Confirmation is offered at Holy Comforter approximately every other year, whenever the Bishop of Pennsylvania has scheduled an episcopal visit to the parish. The exact date for Confirmation thus varies depending on the visitation schedule of the bishop. For more information, please contact the priest.
All baptized Christians are called to service in the Church and in the world. Some are called to specific roles of authority and leadership. Since the earliest days, the Church has ordained people called by God into three distinct orders of ministry: bishops, priests, and deacons.
Bishops are the direct successors of the apostles. They oversee the life of the whole Church, guarding the faith and unity of the Church, and representing the local Church to the universal Church and the universal Church to the local Church.
Priests serve under bishops as pastors and teachers of the faith. Priests are also responsible for the sacramental life of the Church within their communities.
Deacons have a particular ministry of service to those in need. Deacons also assist priests and bishops in teaching and in the administration of the sacraments.
Members of Holy Comforter who feel a calling to ordained ministry should make an appointment to speak with the priest to talk about the next steps in their discernment.
In Holy Matrimony, a man and a woman are united as one in Christian marriage. The Bible teaches us that this sacramental union was given by God in creation (Genesis 2:22-25) and that within it is a sign of the mysterious union between Jesus and the Church (Ephesians 5:21-33). In the marriage rite in The Book of Common Prayer, we learn that the marriage of two people is intended by God “for their mutual joy; for the help and comfort given one another in prosperity and adversity; and, when it is God’s will, for the procreation of children and their nurture in the knowledge and love of the Lord” (page 423).
Holy Matrimony is celebrated regularly at Holy Comforter. For more information, visit our Getting Married at Holy Comforter page.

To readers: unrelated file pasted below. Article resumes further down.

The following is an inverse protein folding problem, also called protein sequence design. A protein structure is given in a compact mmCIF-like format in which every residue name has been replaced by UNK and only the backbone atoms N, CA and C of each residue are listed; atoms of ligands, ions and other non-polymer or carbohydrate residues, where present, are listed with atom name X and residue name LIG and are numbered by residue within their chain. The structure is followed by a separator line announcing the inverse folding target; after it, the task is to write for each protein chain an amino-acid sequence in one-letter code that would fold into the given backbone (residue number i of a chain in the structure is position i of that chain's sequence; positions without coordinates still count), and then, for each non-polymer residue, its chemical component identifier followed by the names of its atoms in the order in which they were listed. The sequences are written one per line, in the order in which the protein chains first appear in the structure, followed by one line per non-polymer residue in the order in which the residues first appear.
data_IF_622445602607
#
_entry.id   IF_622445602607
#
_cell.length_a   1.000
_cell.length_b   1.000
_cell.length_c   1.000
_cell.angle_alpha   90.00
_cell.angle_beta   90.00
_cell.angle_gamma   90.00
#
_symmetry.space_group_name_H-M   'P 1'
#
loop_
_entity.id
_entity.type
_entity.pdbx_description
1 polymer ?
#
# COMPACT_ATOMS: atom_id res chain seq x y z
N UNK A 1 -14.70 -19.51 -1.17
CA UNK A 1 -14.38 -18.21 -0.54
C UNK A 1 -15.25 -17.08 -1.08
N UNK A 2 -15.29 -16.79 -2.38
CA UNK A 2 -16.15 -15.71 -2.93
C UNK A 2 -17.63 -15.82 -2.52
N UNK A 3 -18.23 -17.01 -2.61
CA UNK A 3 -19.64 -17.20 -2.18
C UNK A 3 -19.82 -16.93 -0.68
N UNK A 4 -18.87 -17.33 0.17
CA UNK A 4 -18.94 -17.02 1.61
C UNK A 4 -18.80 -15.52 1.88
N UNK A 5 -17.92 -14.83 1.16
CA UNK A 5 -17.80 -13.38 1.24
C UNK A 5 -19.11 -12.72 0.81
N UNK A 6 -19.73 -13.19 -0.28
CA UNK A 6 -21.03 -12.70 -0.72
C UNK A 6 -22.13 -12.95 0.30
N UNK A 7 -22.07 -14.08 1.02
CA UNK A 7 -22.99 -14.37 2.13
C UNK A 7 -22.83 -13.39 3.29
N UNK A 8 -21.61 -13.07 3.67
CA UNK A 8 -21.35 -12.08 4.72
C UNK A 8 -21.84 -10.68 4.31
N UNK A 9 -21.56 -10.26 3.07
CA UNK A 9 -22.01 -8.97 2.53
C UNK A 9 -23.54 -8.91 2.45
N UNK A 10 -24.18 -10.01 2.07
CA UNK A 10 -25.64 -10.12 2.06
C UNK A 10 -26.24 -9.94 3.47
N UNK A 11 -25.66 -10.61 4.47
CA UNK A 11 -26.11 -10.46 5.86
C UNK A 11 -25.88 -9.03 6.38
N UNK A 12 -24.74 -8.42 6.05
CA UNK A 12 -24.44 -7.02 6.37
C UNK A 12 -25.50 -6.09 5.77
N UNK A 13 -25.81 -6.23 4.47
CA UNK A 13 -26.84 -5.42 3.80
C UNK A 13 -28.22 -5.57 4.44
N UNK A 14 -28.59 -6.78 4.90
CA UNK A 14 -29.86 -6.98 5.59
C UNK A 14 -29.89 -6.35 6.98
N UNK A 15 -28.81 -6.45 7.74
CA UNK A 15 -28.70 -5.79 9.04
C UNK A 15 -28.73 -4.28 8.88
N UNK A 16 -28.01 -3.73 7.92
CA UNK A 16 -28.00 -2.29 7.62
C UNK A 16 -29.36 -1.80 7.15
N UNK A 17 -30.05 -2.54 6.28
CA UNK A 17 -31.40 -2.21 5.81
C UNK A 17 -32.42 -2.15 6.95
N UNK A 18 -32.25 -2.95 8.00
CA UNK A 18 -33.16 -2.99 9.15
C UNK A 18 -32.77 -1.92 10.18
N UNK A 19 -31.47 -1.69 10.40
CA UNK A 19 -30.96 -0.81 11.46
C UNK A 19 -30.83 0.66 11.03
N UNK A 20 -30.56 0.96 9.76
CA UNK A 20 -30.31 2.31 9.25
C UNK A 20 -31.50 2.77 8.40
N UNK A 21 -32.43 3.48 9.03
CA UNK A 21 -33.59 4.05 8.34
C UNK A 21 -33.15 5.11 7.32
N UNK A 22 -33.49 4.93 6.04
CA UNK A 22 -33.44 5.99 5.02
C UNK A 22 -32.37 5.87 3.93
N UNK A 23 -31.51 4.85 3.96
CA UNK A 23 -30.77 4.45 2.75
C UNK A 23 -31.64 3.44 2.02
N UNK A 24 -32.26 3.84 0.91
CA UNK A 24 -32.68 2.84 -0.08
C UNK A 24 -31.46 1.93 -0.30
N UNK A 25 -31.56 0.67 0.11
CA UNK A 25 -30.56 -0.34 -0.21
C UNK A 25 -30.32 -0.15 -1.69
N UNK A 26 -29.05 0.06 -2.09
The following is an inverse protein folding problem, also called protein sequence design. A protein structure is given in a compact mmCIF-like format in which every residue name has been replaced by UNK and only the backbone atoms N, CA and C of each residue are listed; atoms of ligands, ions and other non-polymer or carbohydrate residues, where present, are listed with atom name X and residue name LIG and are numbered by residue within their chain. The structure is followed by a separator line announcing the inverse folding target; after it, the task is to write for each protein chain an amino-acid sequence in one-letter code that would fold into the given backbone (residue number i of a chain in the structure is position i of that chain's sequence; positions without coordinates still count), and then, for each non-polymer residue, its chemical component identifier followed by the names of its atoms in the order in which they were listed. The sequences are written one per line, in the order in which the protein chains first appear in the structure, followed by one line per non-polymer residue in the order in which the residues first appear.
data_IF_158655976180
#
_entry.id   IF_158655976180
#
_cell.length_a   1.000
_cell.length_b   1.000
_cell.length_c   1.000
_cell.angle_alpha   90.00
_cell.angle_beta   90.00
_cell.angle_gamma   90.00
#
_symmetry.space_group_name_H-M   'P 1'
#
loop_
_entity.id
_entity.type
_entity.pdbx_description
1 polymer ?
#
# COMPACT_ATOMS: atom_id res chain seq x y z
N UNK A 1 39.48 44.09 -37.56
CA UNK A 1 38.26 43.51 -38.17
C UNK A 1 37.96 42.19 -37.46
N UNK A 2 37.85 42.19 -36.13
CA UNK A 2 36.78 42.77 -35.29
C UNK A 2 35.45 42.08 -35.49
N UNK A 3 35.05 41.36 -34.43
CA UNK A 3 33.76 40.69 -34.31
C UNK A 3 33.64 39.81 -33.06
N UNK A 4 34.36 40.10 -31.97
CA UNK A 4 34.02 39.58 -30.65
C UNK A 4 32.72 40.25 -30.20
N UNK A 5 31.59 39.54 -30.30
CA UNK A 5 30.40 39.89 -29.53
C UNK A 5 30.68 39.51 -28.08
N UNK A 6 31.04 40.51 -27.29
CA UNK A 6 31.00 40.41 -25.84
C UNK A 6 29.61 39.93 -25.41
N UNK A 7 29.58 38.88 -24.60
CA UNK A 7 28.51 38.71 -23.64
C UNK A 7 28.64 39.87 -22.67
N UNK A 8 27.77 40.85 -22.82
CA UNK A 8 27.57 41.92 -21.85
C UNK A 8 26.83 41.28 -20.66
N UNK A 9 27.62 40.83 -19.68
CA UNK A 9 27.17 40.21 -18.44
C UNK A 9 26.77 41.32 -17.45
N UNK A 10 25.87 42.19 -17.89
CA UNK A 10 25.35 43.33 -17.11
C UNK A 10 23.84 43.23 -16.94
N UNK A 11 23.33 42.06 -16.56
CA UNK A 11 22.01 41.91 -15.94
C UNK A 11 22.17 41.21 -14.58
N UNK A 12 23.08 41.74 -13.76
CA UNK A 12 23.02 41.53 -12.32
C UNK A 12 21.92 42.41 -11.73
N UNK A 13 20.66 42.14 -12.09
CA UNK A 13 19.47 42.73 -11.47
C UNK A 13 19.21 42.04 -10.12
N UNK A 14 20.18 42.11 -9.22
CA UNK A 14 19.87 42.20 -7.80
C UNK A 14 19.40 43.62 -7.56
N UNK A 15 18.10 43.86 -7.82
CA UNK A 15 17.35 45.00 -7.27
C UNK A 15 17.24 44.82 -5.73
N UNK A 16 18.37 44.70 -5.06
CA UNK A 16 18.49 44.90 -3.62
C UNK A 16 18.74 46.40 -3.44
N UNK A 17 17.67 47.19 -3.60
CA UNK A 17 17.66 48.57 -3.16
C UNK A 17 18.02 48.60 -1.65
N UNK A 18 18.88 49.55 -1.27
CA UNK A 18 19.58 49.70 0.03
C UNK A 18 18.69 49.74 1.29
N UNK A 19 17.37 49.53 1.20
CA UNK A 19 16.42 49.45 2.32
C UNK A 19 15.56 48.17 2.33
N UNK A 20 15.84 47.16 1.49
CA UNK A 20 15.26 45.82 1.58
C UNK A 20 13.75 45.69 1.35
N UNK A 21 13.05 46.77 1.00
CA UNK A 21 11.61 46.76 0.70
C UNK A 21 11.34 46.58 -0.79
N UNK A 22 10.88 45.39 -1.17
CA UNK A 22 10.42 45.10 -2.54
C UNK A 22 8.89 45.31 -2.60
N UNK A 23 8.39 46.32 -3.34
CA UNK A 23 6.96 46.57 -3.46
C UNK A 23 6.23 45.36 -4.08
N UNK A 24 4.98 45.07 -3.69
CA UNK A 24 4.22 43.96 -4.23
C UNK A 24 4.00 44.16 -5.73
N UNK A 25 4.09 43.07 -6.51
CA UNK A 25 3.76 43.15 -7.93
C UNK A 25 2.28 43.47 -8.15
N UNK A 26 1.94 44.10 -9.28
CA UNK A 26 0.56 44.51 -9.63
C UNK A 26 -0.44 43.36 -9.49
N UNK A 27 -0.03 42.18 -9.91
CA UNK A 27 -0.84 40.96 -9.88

Reconciliation of a Penitent
Commonly known as Confession, the sacrament of Reconciliation allows for followers of Jesus who have fallen into sin to be set free and return to God. The confession of specific sins is made to God in the presence of a priest who offers counsel, assurance of God’s forgiveness, and the grace of absolution. While not required in the Anglican tradition, Reconciliation is a great gift given to us by God to ease our minds and to hold us accountable to God and to the Church. No sins are too small or too large to be confessed, and all people are encouraged to make their Confession, either on a regular basis or as the need arises.
Reconciliation is available at Holy Comforter throughout the year. To make an appointment, contact the priest or call the church office at 610-789-6754. All confessions are absolutely confidential and are never again brought up once absolution has been pronounced.
Anointing of the Sick
Anointing is given as a means of healing for those who are afflicted in mind, body, or spirit. While Anointing is often administered at the time of death, it is a sacrament that is available to anyone at any time. It involves the priest anointing the forehead of the ailing person with oil, laying hands on the sick person, and then praying for healing.
Anointing of the Sick is offered throughout the year on Wednesdays as part of our noonday healing Eucharist. It is also available privately by request. To make an appointment, please contact the priest or call the church office at 610-789-6754.